Witness the sometimes trying life of Jane as she pursues not only getting out from under her parent’s roof but her first real taste of romance. All the while dealing with Asperger’s syndrome and the expectations from those around her who seemingly have long underestimated her capabilities.
Rating: Worth Seeing
To say this movie was better than expected is an understatement. For while Eliza Dushku is a familiar face, outside of Dollhouse, I can’t recall too many things she has been attached to which have been worth any time or effort to see. However, I was pleasantly surprised, more so by Louisa Krause than Dushku, for we are presented a very interesting romance film. One which I wouldn’t say is touching, for that word is a bit overused, but I would definitely say that as there are many continuing to push for diversity in film, showing someone with Asperger’s pursue love is definitely a rare and welcome sight. Even if the person playing the woman with Asperger’s seemingly is just acting.
Main Storyline (with Commentary)
The main focus of the movie is Jane (Louisa Krause) and how people react to her. You have her parents who are well adjusted to her having Asperger’s, and yet with them moving to New Jersey there is this idea of perhaps Jane’s sister Bianca (Eliza Dushku) taking over. An idea which pretty much doesn’t sit well with either Bianca nor her boyfriend. After all, she makes it clear to us, the viewer, that interacting with Jane and having to monitor and take care of her are two drastically different things. Of which, with Bianca just moving in with her boyfriend, is too much.
Something which bothers Jane for her parents are moving, thus breaking her routine, and then with Bianca trying to save face, but the stink of her BS breaking through, it is frustrating. On top of that, being that Jane is what I guess could be considered high functioning, she wants to be treated as an adult. She wants to make her own costumes for the theater she and Bianca work at, she wants people to stop monitoring her and let her just be and, most of all, she wants to experience the type of love she sees in old time black and white movies.
Which is the heart of the movie. For, in a way, Jane’s evolution, socially, is almost like a coming of age tale. She goes from slightly coddled, with dreams and wishes that some thought her incapable of, and she proves them wrong. Granted, she stumbles, has her moments, and the people closest to her disappoint her on more than one occasion but in the end, we see a growth in her which, as with most coming of age or romance films, is partly due to her love interest. The man’s name is Jack (Gabriel Ebert) and with his past comes raised eyebrows and suspicion. Yet, unlike everyone else, he sees something in Jane which lets her be herself without apprehension and in that you find the petals which have resulted from her growth.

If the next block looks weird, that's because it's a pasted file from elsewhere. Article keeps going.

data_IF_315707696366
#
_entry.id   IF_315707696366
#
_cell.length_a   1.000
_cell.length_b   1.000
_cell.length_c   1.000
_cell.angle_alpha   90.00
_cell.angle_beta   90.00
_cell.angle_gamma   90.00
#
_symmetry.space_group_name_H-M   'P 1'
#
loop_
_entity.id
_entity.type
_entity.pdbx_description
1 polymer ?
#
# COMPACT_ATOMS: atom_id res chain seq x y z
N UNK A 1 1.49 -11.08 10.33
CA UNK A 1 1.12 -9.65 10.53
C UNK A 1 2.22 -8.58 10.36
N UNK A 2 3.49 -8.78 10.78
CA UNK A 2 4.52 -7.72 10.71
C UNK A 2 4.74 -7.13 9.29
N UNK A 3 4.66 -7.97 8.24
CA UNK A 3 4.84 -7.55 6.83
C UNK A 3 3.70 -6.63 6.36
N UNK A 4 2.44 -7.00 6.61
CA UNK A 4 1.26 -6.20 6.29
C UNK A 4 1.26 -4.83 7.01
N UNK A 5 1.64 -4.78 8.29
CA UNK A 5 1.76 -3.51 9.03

Jane Wants a Boyfriend certainly presents a rarely seen thing in media. I mean, outside of The Secret Life of the American Teenager, I can’t recall many on the autism spectrum not only being featured in something but having full lives. Jane, while she does live with her parents, has her own job and is shown that she has aspirations. She wants to make costumes for the theater productions and wants to fall in love.
A topic which exposes quite a few interesting things. The first being that just because two people are autistic, it doesn’t mean they are meant for one another. The boy who they try to hook Jane up with, Steve (Jon Bass), is a self-absorbed ass. Yet because their families think they are lonely, they figure they will just accept the other. No. Thankfully the film doesn’t have Jane accept this as her fate and as if Steve maybe the best she can get. She seems more willing to be alone with her fantasies than with someone like him.
On top of that, I quite loved that the film showed the complex people have with someone having a romantic interest in someone with Asperger’s. For Jack, between his past and the idea of someone liking a person with Asperger’s, I feel like we got a taste of all the discrimination people with Asperger’s face before someone even really has a chance to get to know them. Then, on top of that, we are given a taste of how awkward it can be to date someone who you have to be wary of certain things, such as just taking their hand, as well as worrying that one freak out, or awkward moment, could scare someone away.
For while I would never say the film is overly comedic or dramatic, it can bring a tear to your eye for Jane is trying. She knows she is socially awkward to the point Bianca is embarrassed by her and doesn’t trust her to be alone. Yet she is a grown woman. One which wants privacy, wants to be wanted, and yet isn’t trusted to do so. Then, you have to consider her emulating people around her like a kid. Something which, at first, can come off funny, but once you realize part of the reason she is mimicking people is because she likely hasn’t been exposed to the situations she is in, it becomes a little heartbreaking. For, essentially, she is like a little kid at first trying to learn what is and isn’t appropriate but is often coddled too much to honestly learn anything and the more you think about how between her Asperger’s and her family that is why she is kind of stunted, it is hard to not get a little teary eyed.
One The Fence
To be honest, pretty much anything not dealing directly with Jane’s character just wasn’t worth noting. Bianca is having issues with trying to focus and hone her craft as an actress, but being that Dushku isn’t the best actress out there, much less there isn’t a lot of depth to Bianca, she is easily forgettable. In fact, while I want to appreciate they did give Bianca a life and some background, I often felt her life was just as a counterpoint to Jane’s. Which was the only way I could get over how tiresome Bianca focused scenes were.
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